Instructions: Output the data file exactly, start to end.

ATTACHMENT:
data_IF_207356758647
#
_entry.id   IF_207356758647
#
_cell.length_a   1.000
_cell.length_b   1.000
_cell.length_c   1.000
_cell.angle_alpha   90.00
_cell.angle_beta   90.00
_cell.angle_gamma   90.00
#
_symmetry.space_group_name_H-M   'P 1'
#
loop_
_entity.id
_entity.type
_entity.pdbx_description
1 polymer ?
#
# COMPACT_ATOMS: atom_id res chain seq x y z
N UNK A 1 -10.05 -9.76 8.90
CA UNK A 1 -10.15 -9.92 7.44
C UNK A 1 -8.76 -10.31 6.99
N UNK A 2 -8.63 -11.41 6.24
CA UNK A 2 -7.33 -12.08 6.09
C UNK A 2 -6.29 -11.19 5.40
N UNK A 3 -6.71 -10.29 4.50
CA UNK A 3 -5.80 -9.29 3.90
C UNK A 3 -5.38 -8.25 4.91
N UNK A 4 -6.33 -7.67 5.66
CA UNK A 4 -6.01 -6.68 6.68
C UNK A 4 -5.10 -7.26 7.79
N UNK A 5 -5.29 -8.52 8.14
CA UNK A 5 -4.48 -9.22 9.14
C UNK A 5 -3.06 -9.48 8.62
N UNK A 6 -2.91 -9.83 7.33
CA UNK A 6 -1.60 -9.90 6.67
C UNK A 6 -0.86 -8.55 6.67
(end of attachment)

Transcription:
data_IF_207356758647
#
_entry.id   IF_207356758647
#
_cell.length_a   1.000
_cell.length_b   1.000
_cell.length_c   1.000
_cell.angle_alpha   90.00
_cell.angle_beta   90.00
_cell.angle_gamma   90.00
#
_symmetry.space_group_name_H-M   'P 1'
#
loop_
_entity.id
_entity.type
_entity.pdbx_description
1 polymer ?
#
# COMPACT_ATOMS: atom_id res chain seq x y z
N UNK A 1 -10.05 -9.76 8.90
CA UNK A 1 -10.15 -9.92 7.44
C UNK A 1 -8.76 -10.31 6.99
N UNK A 2 -8.63 -11.41 6.24
CA UNK A 2 -7.33 -12.08 6.09
C UNK A 2 -6.29 -11.19 5.40
N UNK A 3 -6.71 -10.29 4.50
CA UNK A 3 -5.80 -9.29 3.90
C UNK A 3 -5.38 -8.25 4.91
N UNK A 4 -6.33 -7.67 5.66
CA UNK A 4 -6.01 -6.68 6.68
C UNK A 4 -5.10 -7.26 7.79
N UNK A 5 -5.29 -8.52 8.14
CA UNK A 5 -4.48 -9.22 9.14
C UNK A 5 -3.06 -9.48 8.62
N UNK A 6 -2.91 -9.83 7.33
CA UNK A 6 -1.60 -9.90 6.67
C UNK A 6 -0.86 -8.55 6.67